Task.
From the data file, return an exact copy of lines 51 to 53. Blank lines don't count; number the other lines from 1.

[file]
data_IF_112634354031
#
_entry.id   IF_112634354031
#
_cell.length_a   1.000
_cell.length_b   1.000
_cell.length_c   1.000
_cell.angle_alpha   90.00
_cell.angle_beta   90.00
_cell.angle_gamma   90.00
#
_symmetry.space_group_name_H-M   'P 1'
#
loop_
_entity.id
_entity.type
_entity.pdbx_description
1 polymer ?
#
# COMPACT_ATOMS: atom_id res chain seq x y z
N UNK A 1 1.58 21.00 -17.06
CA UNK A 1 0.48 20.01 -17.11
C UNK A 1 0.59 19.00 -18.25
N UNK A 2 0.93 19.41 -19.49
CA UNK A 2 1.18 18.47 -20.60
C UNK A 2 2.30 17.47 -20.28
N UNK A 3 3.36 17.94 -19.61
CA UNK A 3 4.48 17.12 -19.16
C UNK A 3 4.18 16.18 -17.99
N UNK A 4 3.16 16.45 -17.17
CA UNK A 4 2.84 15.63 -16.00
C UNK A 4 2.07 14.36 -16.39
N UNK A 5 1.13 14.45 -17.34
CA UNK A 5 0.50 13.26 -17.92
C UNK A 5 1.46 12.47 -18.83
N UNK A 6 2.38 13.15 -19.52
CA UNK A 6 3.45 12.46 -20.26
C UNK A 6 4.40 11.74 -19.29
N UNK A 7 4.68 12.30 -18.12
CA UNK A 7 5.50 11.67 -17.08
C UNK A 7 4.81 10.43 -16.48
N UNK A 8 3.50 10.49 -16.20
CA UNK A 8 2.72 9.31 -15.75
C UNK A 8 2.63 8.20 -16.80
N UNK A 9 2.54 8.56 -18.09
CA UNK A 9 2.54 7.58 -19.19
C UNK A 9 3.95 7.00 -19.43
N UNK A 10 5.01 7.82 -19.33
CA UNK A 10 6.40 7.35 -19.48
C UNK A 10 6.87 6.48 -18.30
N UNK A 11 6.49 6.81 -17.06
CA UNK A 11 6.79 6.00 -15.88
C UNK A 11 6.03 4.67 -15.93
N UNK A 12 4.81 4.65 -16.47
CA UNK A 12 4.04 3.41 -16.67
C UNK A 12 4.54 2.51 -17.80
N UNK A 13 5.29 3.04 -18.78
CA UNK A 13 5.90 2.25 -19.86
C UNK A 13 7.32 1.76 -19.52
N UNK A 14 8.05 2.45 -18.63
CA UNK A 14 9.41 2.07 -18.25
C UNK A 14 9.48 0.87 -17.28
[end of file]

N UNK A 11 6.49 6.81 -17.06
CA UNK A 11 6.79 6.00 -15.88
C UNK A 11 6.03 4.67 -15.93